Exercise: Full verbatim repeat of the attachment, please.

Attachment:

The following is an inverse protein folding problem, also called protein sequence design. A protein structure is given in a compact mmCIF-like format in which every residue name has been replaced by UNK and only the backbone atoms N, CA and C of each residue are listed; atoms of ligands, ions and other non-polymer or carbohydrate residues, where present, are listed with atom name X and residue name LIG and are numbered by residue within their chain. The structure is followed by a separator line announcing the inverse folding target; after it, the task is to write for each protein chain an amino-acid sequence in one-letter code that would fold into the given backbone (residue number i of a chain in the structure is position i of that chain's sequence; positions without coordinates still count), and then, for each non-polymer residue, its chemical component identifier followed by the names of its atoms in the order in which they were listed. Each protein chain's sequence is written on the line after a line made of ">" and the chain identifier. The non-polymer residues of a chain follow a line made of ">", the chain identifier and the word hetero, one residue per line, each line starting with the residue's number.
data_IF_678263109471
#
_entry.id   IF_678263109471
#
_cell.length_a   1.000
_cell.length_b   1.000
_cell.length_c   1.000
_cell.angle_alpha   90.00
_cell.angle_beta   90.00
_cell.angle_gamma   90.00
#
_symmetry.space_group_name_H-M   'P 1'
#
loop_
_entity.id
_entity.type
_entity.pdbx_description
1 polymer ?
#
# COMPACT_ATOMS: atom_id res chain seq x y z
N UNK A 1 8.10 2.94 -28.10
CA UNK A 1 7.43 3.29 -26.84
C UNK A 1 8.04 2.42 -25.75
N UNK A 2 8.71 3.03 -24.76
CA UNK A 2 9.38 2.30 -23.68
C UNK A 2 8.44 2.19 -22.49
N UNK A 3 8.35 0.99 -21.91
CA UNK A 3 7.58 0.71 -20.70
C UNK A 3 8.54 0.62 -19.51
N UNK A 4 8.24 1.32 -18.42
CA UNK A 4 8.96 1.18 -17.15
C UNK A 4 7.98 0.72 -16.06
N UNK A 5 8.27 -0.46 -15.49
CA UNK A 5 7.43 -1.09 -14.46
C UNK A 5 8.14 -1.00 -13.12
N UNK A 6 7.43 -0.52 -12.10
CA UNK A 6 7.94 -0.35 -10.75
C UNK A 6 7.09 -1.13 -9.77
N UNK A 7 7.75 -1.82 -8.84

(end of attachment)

The following is an inverse protein folding problem, also called protein sequence design. A protein structure is given in a compact mmCIF-like format in which every residue name has been replaced by UNK and only the backbone atoms N, CA and C of each residue are listed; atoms of ligands, ions and other non-polymer or carbohydrate residues, where present, are listed with atom name X and residue name LIG and are numbered by residue within their chain. The structure is followed by a separator line announcing the inverse folding target; after it, the task is to write for each protein chain an amino-acid sequence in one-letter code that would fold into the given backbone (residue number i of a chain in the structure is position i of that chain's sequence; positions without coordinates still count), and then, for each non-polymer residue, its chemical component identifier followed by the names of its atoms in the order in which they were listed. Each protein chain's sequence is written on the line after a line made of ">" and the chain identifier. The non-polymer residues of a chain follow a line made of ">", the chain identifier and the word hetero, one residue per line, each line starting with the residue's number.
data_IF_678263109471
#
_entry.id   IF_678263109471
#
_cell.length_a   1.000
_cell.length_b   1.000
_cell.length_c   1.000
_cell.angle_alpha   90.00
_cell.angle_beta   90.00
_cell.angle_gamma   90.00
#
_symmetry.space_group_name_H-M   'P 1'
#
loop_
_entity.id
_entity.type
_entity.pdbx_description
1 polymer ?
#
# COMPACT_ATOMS: atom_id res chain seq x y z
N UNK A 1 8.10 2.94 -28.10
CA UNK A 1 7.43 3.29 -26.84
C UNK A 1 8.04 2.42 -25.75
N UNK A 2 8.71 3.03 -24.76
CA UNK A 2 9.38 2.30 -23.68
C UNK A 2 8.44 2.19 -22.49
N UNK A 3 8.35 0.99 -21.91
CA UNK A 3 7.58 0.71 -20.70
C UNK A 3 8.54 0.62 -19.51
N UNK A 4 8.24 1.32 -18.42
CA UNK A 4 8.96 1.18 -17.15
C UNK A 4 7.98 0.72 -16.06
N UNK A 5 8.27 -0.46 -15.49
CA UNK A 5 7.43 -1.09 -14.46
C UNK A 5 8.14 -1.00 -13.12
N UNK A 6 7.43 -0.52 -12.10
CA UNK A 6 7.94 -0.35 -10.75
C UNK A 6 7.09 -1.13 -9.77
N UNK A 7 7.75 -1.82 -8.84